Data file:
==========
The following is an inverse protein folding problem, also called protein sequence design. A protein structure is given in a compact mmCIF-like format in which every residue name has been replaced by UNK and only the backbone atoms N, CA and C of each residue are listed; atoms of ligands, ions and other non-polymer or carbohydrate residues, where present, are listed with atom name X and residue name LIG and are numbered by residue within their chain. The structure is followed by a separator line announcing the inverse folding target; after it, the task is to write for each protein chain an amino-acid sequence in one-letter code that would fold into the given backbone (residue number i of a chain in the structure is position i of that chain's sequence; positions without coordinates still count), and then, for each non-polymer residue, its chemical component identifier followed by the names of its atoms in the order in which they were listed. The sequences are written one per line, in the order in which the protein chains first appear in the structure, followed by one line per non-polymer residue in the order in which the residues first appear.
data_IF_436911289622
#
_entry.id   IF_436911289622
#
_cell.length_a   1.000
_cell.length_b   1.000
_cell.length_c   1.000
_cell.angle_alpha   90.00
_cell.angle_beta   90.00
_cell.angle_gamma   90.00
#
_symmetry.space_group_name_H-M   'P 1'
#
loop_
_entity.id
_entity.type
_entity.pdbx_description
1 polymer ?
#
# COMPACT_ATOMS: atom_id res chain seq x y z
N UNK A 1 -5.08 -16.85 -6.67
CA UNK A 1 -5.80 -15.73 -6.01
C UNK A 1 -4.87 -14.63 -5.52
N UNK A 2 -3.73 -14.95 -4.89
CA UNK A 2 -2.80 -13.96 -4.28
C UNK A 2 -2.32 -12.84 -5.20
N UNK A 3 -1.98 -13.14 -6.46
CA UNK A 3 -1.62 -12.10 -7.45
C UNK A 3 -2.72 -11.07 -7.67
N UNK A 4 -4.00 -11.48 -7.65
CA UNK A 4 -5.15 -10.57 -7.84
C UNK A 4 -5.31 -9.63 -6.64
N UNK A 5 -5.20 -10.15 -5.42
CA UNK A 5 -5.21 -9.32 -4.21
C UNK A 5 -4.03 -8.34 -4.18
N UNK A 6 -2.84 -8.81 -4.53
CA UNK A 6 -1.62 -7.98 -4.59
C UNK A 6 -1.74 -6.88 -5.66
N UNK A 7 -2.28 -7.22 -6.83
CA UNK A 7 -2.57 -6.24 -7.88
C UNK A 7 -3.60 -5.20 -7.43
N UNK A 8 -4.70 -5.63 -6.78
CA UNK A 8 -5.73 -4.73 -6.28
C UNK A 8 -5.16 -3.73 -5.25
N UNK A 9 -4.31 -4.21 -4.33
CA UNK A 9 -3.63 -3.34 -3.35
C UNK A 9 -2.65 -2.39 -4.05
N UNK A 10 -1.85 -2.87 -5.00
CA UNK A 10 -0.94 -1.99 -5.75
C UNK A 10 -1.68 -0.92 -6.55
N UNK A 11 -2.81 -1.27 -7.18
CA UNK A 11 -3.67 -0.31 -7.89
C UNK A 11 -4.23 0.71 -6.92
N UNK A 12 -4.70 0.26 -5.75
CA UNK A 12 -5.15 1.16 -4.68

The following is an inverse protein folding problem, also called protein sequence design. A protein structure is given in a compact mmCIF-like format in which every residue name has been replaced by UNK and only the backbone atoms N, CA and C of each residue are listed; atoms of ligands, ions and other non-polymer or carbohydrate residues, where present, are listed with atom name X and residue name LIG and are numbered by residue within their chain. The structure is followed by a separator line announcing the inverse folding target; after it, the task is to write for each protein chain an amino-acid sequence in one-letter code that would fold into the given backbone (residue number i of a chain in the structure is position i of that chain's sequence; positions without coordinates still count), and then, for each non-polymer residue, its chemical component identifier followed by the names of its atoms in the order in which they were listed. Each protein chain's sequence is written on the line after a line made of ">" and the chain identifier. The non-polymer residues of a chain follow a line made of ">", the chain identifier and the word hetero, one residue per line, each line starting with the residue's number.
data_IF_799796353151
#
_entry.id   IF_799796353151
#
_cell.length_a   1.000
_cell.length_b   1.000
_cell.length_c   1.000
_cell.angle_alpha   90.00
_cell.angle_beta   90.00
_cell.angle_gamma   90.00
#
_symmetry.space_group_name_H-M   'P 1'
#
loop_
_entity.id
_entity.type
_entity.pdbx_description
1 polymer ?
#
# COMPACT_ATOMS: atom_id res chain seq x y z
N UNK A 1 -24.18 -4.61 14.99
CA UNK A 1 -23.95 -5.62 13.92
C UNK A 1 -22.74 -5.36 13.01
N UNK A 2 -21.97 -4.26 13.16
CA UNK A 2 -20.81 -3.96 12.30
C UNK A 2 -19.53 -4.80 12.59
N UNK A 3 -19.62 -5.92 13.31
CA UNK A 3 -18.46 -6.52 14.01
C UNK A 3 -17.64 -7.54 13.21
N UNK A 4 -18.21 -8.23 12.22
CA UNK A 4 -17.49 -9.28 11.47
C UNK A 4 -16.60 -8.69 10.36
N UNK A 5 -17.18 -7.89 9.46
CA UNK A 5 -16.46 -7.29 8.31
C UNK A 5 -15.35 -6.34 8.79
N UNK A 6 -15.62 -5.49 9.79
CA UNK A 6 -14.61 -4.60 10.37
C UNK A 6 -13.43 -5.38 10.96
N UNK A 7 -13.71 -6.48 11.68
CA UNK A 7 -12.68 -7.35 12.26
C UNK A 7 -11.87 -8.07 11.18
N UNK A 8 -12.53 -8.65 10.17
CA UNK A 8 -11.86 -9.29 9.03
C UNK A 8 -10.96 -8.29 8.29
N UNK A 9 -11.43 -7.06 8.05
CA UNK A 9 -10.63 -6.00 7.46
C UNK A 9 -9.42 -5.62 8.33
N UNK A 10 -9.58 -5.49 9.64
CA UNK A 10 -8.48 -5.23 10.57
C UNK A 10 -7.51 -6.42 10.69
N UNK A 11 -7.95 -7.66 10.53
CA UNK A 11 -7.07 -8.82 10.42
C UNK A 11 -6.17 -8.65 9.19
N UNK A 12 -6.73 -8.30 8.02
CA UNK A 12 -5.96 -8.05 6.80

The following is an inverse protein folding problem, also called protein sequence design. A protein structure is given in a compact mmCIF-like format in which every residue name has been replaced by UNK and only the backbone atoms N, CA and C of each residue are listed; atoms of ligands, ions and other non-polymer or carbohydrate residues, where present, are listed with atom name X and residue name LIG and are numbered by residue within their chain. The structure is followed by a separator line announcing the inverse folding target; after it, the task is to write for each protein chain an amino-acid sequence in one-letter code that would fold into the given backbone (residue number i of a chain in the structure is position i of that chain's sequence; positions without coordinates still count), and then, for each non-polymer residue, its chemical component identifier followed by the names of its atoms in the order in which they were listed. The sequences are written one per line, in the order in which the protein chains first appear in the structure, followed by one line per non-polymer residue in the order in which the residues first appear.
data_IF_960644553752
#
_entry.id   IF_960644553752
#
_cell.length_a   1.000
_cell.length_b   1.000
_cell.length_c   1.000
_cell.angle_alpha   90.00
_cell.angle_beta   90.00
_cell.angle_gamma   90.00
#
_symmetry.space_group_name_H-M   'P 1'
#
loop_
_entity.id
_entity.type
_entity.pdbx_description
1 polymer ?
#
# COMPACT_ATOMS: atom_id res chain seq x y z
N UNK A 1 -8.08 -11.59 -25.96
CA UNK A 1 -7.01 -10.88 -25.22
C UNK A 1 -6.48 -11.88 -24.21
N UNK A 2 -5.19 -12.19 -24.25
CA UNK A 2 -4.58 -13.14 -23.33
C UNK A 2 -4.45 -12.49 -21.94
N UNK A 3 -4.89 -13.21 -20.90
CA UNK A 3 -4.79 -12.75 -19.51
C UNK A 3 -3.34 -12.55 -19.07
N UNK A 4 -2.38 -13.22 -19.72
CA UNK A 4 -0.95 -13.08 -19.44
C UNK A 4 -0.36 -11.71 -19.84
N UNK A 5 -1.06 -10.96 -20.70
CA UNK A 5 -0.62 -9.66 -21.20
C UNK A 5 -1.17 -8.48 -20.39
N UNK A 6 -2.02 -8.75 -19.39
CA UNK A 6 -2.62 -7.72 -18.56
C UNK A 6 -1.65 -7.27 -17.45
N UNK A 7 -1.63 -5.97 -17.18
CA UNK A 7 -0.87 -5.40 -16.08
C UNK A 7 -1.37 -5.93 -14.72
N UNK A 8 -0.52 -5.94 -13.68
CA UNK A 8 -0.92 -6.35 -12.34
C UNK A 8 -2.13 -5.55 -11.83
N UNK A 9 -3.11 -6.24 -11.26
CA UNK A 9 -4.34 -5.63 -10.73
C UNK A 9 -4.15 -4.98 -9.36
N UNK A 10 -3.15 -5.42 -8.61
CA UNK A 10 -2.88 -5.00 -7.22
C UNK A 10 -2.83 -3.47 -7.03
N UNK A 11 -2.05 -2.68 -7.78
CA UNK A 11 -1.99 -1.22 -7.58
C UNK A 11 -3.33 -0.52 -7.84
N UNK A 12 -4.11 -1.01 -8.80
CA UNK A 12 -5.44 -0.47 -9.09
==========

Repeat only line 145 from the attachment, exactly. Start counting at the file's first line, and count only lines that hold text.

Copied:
C UNK A 4 -0.36 -11.71 -19.84